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Directors’ Tax Returns Not Compulsory

 by Qdos Contractor

Qdos Contractor

HMRC guidance unsound

For too long now HMRC have been telling directors of limited companies that they have a duty to register for Self- Assessment and file tax returns annually. This advice is contained in the Government guidance notice on running a limited company. This, however, is at odds with what the actual legislation says.

Section 7(1) of the Taxes Management Act 1970 states that a person who is chargeable to income tax or capital gains tax in a tax year must notify HMRC within six months from the end of the relevant tax year and effectively register for Self- Assessment.

By the letter of the law therefore, a director who is a non-taxpayer should not be compelled to register for Self-Assessment and file annual tax returns unless they receive a notice to do so from HMRC.

In the recent First Tier Tax Tribunal case of Mohammed Salem Kadhem v HMRC, the taxpayer appealed against penalty notices totalling £1,300 imposed on him by HMRC for not filing his 2015 tax return on time. Part of his appeal was that the legislation does not state that an individual has to file a tax return purely on the basis that they are a company director. He contended that tax returns are required to be submitted by individuals who receive income from several sources (not completely true) but he only received a salary from his directorship that was taxed at source under PAYE.

Mr Kadhem was appointed a director of Tadmor Property Services Ltd on 27th May 2014. HMRC maintained that Kadhem registered for Self-Assessment which was denied by the taxpayer and it was suggested that HMRC had set up a Self-Assessment record independently on 18th December 2014.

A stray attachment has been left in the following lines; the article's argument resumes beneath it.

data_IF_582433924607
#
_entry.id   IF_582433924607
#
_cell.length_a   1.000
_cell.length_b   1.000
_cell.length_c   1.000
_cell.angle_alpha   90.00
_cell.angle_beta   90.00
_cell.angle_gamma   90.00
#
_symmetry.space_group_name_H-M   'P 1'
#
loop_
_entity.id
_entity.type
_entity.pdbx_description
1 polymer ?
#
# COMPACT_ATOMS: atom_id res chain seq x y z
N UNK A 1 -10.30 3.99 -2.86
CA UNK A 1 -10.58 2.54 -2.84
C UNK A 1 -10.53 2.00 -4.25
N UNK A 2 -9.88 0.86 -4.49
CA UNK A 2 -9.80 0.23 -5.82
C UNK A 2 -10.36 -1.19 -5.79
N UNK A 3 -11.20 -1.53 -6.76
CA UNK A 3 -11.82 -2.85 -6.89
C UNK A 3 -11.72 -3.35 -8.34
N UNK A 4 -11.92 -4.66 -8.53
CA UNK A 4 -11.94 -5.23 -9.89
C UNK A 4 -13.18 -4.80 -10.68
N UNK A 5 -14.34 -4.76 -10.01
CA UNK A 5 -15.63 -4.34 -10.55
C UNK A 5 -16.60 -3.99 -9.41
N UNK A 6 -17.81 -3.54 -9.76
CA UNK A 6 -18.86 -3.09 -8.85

HMRC maintained that they sent Kadhem a notice to file a 2015 tax return on 6th April 2015 which the taxpayer denied receiving. Eventually he submitted the return on or around 21st September 2016, nearly eight months after the filing deadline. This was however in response to receiving two penalty notices totalling £1,200 in August 2016 which was the first time Kadhem realised that HMRC required him to submit a tax return.

There were two issues for the Tribunal to consider:

  1. Whether HMRC were correct in asserting that Mr Kadhem, as a director of a company, must submit a Self-Assessment tax return each year without prompt or reminder; and
  2. Whether the taxpayer had a reasonable excuse for his failure to submit his 2015 tax return on time.

The Tribunal did not consider that the guidance HMRC relied upon to support their argument that all company directors must register for Self-Assessment and file tax returns each year did not have the force of law and therefore Kadhem was under no obligation to follow it. It was accepted however that where a person receives a notice to file a return then they under an obligation to do so, but that is not what the Government guidance says.

HMRC could not satisfy the Tribunal that a notice to file a tax return had been sent to Kadhem but even if they had there was no certainty it had been sent to the correct address. It was therefore concluded that the taxpayer had a reasonable excuse for not filing his 2015 by the legislative date and his appeal was allowed in full.